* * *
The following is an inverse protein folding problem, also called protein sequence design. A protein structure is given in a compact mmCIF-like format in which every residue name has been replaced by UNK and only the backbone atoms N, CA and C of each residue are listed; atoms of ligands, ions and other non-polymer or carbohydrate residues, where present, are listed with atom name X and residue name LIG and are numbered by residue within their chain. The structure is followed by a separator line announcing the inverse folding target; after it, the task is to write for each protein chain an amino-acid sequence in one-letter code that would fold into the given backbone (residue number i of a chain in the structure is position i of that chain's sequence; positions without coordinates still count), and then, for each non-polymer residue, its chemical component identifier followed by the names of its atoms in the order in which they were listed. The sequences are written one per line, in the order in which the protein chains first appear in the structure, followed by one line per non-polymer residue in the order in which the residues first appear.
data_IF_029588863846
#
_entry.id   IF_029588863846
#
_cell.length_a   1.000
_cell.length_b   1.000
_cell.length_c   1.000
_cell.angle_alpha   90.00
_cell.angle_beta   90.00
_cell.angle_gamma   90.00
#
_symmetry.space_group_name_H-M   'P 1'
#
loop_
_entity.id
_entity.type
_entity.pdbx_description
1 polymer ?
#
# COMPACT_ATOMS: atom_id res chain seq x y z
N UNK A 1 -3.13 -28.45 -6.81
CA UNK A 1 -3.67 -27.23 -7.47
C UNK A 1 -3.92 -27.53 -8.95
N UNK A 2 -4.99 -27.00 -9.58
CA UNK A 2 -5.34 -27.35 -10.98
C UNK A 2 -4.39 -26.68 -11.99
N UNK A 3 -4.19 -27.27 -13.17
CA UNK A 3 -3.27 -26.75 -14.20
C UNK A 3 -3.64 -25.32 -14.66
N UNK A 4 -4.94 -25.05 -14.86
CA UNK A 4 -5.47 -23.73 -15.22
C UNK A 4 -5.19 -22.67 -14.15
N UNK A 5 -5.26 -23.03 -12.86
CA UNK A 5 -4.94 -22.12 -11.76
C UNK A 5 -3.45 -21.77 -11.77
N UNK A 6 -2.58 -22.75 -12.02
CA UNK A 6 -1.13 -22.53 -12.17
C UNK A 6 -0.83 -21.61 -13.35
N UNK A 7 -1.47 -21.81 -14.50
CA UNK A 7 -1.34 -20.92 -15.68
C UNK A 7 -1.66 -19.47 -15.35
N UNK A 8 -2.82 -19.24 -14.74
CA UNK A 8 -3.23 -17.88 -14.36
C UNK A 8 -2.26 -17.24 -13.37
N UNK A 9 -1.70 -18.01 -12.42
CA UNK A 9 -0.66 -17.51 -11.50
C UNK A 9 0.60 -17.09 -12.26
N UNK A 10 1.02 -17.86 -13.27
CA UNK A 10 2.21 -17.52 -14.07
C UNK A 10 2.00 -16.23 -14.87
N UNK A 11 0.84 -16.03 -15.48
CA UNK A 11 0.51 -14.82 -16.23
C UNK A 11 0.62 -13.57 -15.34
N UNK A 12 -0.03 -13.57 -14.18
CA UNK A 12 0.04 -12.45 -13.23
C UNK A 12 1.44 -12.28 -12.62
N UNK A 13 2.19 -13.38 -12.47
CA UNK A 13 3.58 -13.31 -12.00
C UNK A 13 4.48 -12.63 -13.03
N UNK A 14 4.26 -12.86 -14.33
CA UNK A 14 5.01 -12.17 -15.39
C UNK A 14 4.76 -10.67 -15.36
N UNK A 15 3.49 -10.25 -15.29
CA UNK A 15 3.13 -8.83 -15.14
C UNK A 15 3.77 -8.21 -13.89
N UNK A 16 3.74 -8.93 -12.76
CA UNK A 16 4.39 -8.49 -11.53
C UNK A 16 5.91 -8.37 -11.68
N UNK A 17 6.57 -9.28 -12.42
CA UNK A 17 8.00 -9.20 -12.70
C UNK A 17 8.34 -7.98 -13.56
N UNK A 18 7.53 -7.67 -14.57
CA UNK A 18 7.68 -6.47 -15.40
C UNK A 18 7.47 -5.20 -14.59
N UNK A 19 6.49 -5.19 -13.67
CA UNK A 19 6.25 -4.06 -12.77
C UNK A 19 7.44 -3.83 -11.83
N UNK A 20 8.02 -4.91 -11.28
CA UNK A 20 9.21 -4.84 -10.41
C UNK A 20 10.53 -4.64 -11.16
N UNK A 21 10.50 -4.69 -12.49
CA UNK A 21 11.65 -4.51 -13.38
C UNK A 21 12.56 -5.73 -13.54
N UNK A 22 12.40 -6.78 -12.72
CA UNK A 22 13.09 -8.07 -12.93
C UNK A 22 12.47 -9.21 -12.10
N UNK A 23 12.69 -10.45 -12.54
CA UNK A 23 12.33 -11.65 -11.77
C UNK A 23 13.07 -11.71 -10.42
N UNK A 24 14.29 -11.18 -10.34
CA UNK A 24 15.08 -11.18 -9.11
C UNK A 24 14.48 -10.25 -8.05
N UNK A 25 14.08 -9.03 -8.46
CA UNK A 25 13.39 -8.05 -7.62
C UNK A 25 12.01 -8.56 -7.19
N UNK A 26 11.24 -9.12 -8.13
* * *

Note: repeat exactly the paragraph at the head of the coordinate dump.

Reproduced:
The following is an inverse protein folding problem, also called protein sequence design. A protein structure is given in a compact mmCIF-like format in which every residue name has been replaced by UNK and only the backbone atoms N, CA and C of each residue are listed; atoms of ligands, ions and other non-polymer or carbohydrate residues, where present, are listed with atom name X and residue name LIG and are numbered by residue within their chain. The structure is followed by a separator line announcing the inverse folding target; after it, the task is to write for each protein chain an amino-acid sequence in one-letter code that would fold into the given backbone (residue number i of a chain in the structure is position i of that chain's sequence; positions without coordinates still count), and then, for each non-polymer residue, its chemical component identifier followed by the names of its atoms in the order in which they were listed. The sequences are written one per line, in the order in which the protein chains first appear in the structure, followed by one line per non-polymer residue in the order in which the residues first appear.